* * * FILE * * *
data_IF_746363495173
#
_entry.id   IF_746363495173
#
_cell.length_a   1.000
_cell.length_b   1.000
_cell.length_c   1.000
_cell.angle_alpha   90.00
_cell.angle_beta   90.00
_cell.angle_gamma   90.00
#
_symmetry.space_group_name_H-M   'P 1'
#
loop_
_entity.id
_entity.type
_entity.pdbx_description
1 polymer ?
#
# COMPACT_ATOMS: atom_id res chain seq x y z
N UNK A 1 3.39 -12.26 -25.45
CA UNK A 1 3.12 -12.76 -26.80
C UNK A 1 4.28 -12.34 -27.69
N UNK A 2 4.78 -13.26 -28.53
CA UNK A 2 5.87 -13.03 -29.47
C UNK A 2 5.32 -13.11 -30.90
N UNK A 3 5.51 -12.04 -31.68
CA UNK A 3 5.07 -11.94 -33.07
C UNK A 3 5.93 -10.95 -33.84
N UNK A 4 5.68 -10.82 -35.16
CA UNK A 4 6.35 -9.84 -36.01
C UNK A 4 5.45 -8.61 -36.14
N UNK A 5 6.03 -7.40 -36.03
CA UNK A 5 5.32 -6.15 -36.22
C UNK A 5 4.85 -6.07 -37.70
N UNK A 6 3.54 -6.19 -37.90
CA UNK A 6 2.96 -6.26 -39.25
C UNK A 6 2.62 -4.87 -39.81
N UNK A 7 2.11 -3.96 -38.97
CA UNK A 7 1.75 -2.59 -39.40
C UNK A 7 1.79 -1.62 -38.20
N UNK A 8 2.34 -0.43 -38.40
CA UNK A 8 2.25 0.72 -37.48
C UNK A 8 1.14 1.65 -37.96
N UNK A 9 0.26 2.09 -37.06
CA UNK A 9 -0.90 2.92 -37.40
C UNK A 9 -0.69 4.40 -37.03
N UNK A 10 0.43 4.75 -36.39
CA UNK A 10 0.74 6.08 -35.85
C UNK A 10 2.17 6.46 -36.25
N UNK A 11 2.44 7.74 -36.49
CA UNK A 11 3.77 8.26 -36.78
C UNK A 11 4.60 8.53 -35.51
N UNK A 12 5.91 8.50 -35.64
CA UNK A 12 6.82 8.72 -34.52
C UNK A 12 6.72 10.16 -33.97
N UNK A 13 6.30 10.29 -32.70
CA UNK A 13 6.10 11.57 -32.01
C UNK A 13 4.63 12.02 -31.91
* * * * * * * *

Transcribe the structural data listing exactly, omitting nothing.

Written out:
data_IF_746363495173
#
_entry.id   IF_746363495173
#
_cell.length_a   1.000
_cell.length_b   1.000
_cell.length_c   1.000
_cell.angle_alpha   90.00
_cell.angle_beta   90.00
_cell.angle_gamma   90.00
#
_symmetry.space_group_name_H-M   'P 1'
#
loop_
_entity.id
_entity.type
_entity.pdbx_description
1 polymer ?
#
# COMPACT_ATOMS: atom_id res chain seq x y z
N UNK A 1 3.39 -12.26 -25.45
CA UNK A 1 3.12 -12.76 -26.80
C UNK A 1 4.28 -12.34 -27.69
N UNK A 2 4.78 -13.26 -28.53
CA UNK A 2 5.87 -13.03 -29.47
C UNK A 2 5.32 -13.11 -30.90
N UNK A 3 5.51 -12.04 -31.68
CA UNK A 3 5.07 -11.94 -33.07
C UNK A 3 5.93 -10.95 -33.84
N UNK A 4 5.68 -10.82 -35.16
CA UNK A 4 6.35 -9.84 -36.01
C UNK A 4 5.45 -8.61 -36.14
N UNK A 5 6.03 -7.40 -36.03
CA UNK A 5 5.32 -6.15 -36.22
C UNK A 5 4.85 -6.07 -37.70
N UNK A 6 3.54 -6.19 -37.90
CA UNK A 6 2.96 -6.26 -39.25
C UNK A 6 2.62 -4.87 -39.81
N UNK A 7 2.11 -3.96 -38.97
CA UNK A 7 1.75 -2.59 -39.40
C UNK A 7 1.79 -1.62 -38.20
N UNK A 8 2.34 -0.43 -38.40
CA UNK A 8 2.25 0.72 -37.48
C UNK A 8 1.14 1.65 -37.96
N UNK A 9 0.26 2.09 -37.06
CA UNK A 9 -0.90 2.92 -37.40
C UNK A 9 -0.69 4.40 -37.03
N UNK A 10 0.43 4.75 -36.39
CA UNK A 10 0.74 6.08 -35.85
C UNK A 10 2.17 6.46 -36.25
N UNK A 11 2.44 7.74 -36.49
CA UNK A 11 3.77 8.26 -36.78
C UNK A 11 4.60 8.53 -35.51
N UNK A 12 5.91 8.50 -35.64
CA UNK A 12 6.82 8.72 -34.52
C UNK A 12 6.72 10.16 -33.97
N UNK A 13 6.30 10.29 -32.70
CA UNK A 13 6.10 11.57 -32.01
C UNK A 13 4.63 12.02 -31.91